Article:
Hungary Considers Barrier to Stop Illegal Immigrants Entering the EU - Barrier would be erected on the nation’s southern border (WSJ, link)

Italy must fight to get migrant results, says Gentiloni - EU States working on plan B (ANSA, link)

ISIS Is Winning the Social Media War, U.S. Concludes (INYT, link)

Asylum seekers set for pay-outs after fast track appeals ruled 'structurally unfair' (Daily Telegraph, link): "Ian Macdonald QC, former chairman of the Immigration Law Practitioners' Association, said the decision – if the Government’s appeal is unsuccessful – could cost thousands of pounds in compensation payments." See: High Court quashes Detained Fast Track asylum appeals process (Detention Action, link) and see: Judgment (pdf)

EU: Justice and Home Affairs Council, 15-16 June, Luxembourg: Background Note (pdf)

EU: Council of the European Union: LIMITE documents: Migration - Policy debate & European Council draft Conclusions

- European Agenda on Migration - Policy debate (LIMITE doc no: 9825-15, pdf) Many areas of disagreement between Member States on how to respond to the crisis in the Mediterranean:

""Immediate Action" but also builds on four pillars as a basis for a comprehensive European migration policy: - Reducing incentives for irregular migration; - Border management; - Strong common asylum policy; - New policy on legal migration....

There is wide consensus with regard to the need to further cooperate with third countries since both the root causes of and solutions to migration related issues can be sought there. In order to ensure a genuinely comprehensive approach, some Member States have suggested to strengthen the links with the Internal Security Strategy and measures proposed therein....

Member States’ views differ on the proposed concept of relocation in order to respond to high volumes of arrivals that includes temporary scheme for persons in need of international national protection.. The total number of persons to be relocated, the available funding, and the capacity of the Member
States' structures to deal with relocation were equally questioned..."
[emphasis added]

and: Update: COR -1 (LIMITE doc no: 9825-15, 12 June 2015, pdf)

- European Council (25 and 26 June 2015) - Draft guidelines for the conclusions (LIMITE doc no: 8392-15, pdf): Covers Mediterranean crisis response, security challenges, economic issues, the Digital Agenda and the UK:

Position on "1. "Relocation / resettlement p.m." is blank as is Position: "IV. UK p.m" and "Return policy: Mobilise all tools to promote readmission of unauthorised economic migrants to countries of origin and transit...." [emphasis added]

UK: MINERS STRIKE 1984-1985: ORGREAVE: Despite finding evidence of assault, police withholding evidence and committing perjury the IPPC (Independent Police Complaints Commission) decides not to investiage any further: IPPC Decision (pdf) and IPPC Review (pdf)

See: Orgreave: Truth and Justice Campaign (link): "Whilst disappointed, OTJC members are not surprised that the IPCC will not be conducting a full investigation into policing at Orgreave on 18 June 1984. It was back in November 2012 that South Yorkshire Police referred itself to the IPCC, which ever since has acted slowly and conducted little independent work in assembling and collating information. The fact that the IPCC, described – rightly in our view – by many prominent individuals as ‘not fit for purpose’, is stepping aside on Orgreave affairs will not therefore be deterring the OTJC from continuing its campaign." [epmhasis added]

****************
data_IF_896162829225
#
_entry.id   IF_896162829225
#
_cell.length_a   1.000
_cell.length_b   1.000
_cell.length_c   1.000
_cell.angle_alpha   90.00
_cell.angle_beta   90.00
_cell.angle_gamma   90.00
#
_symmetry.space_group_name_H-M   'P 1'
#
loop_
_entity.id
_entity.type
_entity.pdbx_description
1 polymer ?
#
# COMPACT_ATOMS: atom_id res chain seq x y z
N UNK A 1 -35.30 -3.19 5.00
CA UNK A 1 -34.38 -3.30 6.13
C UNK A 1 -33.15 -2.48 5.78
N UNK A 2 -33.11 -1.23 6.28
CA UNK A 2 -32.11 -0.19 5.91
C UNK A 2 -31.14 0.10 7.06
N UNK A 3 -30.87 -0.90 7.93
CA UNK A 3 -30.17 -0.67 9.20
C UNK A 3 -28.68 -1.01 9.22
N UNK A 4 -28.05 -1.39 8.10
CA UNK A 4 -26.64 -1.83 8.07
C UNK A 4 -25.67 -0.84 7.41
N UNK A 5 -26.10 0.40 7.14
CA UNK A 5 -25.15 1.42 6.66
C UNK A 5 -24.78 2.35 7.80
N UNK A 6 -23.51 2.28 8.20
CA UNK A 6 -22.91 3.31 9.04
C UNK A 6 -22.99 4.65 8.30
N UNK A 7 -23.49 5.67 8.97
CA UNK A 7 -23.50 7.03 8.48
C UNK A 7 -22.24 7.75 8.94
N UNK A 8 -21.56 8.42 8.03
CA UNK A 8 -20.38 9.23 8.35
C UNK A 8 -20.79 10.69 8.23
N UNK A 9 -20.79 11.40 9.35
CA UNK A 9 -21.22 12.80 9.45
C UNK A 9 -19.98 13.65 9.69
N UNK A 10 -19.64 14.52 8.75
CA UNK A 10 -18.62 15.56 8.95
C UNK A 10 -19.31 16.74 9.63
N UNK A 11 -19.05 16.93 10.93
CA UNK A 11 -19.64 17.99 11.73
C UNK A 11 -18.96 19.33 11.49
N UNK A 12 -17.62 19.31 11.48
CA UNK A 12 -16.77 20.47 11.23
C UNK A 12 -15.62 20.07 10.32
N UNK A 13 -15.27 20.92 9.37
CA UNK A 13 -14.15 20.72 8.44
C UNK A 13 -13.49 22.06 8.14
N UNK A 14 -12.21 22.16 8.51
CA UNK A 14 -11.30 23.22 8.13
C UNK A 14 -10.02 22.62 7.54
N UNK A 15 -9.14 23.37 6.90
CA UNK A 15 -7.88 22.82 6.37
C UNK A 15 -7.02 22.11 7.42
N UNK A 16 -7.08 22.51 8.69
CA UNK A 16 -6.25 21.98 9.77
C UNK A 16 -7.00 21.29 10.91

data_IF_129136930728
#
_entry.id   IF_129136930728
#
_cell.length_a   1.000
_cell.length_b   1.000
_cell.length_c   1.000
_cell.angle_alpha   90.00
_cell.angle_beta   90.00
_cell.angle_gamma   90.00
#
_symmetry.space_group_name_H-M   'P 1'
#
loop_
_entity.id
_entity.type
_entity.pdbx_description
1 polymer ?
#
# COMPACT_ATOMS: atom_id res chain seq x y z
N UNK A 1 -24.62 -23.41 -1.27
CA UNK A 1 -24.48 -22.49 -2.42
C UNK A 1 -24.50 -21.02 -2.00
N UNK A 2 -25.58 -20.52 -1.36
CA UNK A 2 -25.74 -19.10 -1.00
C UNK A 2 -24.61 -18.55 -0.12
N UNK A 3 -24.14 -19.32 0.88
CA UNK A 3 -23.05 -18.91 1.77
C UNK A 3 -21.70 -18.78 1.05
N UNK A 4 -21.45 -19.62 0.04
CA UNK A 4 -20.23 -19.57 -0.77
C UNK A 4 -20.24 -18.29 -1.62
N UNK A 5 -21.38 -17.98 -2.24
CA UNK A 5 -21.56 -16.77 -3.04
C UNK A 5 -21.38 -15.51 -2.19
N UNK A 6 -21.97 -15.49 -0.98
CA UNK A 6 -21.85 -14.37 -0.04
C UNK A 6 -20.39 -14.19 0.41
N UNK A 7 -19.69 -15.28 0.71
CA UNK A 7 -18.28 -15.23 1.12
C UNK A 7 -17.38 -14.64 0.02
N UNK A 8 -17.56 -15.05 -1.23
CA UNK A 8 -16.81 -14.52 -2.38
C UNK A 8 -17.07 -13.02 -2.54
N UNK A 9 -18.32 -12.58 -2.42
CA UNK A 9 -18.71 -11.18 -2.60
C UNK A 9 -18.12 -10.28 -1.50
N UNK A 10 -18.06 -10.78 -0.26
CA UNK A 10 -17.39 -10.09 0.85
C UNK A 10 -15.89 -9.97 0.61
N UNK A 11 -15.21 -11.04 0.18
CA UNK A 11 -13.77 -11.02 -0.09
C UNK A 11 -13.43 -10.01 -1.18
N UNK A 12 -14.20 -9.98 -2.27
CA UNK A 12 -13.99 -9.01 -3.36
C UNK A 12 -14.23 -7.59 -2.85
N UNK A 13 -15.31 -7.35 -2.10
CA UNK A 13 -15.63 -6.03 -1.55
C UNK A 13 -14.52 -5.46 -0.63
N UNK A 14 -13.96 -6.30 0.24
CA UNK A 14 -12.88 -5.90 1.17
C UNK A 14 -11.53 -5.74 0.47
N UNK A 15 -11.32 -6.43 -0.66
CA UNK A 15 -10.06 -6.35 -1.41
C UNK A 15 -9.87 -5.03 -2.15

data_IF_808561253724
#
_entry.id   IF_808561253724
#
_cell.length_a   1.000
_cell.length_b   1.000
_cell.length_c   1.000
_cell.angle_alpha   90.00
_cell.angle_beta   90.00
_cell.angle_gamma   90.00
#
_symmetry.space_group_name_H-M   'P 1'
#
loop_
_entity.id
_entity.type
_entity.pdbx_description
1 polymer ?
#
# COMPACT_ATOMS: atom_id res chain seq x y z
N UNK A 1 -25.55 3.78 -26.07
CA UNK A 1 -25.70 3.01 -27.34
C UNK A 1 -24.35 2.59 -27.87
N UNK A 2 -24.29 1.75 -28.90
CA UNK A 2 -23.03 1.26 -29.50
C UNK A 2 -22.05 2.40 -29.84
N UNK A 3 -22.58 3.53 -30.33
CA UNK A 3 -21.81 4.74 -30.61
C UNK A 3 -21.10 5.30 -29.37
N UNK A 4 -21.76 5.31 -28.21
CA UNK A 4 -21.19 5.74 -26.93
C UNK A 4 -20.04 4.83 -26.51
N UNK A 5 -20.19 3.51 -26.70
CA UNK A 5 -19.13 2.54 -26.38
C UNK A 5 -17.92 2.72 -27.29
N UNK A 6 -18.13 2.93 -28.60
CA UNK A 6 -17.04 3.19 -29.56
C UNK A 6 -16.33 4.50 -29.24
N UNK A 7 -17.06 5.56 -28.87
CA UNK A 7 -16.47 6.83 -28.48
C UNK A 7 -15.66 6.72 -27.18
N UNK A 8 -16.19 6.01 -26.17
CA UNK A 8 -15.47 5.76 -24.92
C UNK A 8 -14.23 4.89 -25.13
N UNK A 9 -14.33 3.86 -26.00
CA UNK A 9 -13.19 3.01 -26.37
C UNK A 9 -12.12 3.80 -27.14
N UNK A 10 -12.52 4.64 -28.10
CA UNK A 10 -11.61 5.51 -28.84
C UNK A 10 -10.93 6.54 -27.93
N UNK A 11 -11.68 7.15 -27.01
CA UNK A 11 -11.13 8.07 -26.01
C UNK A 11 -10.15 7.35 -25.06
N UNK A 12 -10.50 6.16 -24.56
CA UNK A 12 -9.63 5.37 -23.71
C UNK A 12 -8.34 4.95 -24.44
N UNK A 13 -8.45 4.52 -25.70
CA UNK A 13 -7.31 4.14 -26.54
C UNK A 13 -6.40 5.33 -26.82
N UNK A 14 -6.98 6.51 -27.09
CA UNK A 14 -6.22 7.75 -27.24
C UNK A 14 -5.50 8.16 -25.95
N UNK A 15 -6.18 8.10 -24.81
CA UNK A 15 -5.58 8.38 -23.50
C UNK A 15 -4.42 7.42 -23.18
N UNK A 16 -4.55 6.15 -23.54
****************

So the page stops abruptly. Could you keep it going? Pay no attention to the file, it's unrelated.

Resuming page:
See the excellent video: The Battle for Orgreave (YouTube, link, viewed 67,204 times): "The miners' strike 1984 was one of the longest and most brutal in British labour history. A community fighting for jobs and survival was wholly denigrated and depicted as violent by the majority of the media. THE BATTLE FOR ORGREAVE puts the record straight, as miners recount their own history.."

Orgreave: What they wouldn't say in public (Morning Star, link): "As early as 1991 ministers were privately admitting that there may have been problems with the policing during the most infamous incident of the miners’ strike"

IPCC will not investigate Orgreave police action during miners' strike - Watchdog says 1984 events too long ago despite evidence that officers assaulted miners, perverted the course of justice and committed perjury (Guardian, link): "In a report to be published on Friday, the IPCC says that the force’s withholding of evidence about improper treatment of miners and perjury by officers, and its failure to investigate it, “raises doubts about the ethical standards of senior officers at South Yorkshire police at that time” and suggests they were complicit. However, after two and a half years’ research into evidence relating to the bitter Orgreave confrontation and prosecutions which followed, the IPCC has decided not to investigate further."

EU: Jump before you’re pushed: the CJEU rules on the voluntary departure of irregular migrants (EU Law Analysis, link): "For the first time, the CJEU ruled yesterday (in its judgment in Zh and O) on the provisions of the EU’s Returns Directive (the main set of rules governing the expulsion of irregular non-EU migrants) concerning ‘voluntary departure’. The word ‘voluntary’ is a euphemism here, of course..."

See: Full-text of Judgment (pdf)

UK: UNDERCOVER POLICE: Prosecutors improperly withheld crucial evidence from trial of protesters - Police and prosecutors are facing claims that they have systematically - and unfairly - concealed the operations of undercover officers from the trials of protesters (Guardian, link).

See also: IPPC report on Mark Kennedy and collapsed trials - 2012 (pdf)

News Digest (12.6.15)

UK fast-track asylum system unlawful - High Court quashes Detained Fast Track asylum appeals process (Detention Action, link) and see: Judgment (pdf)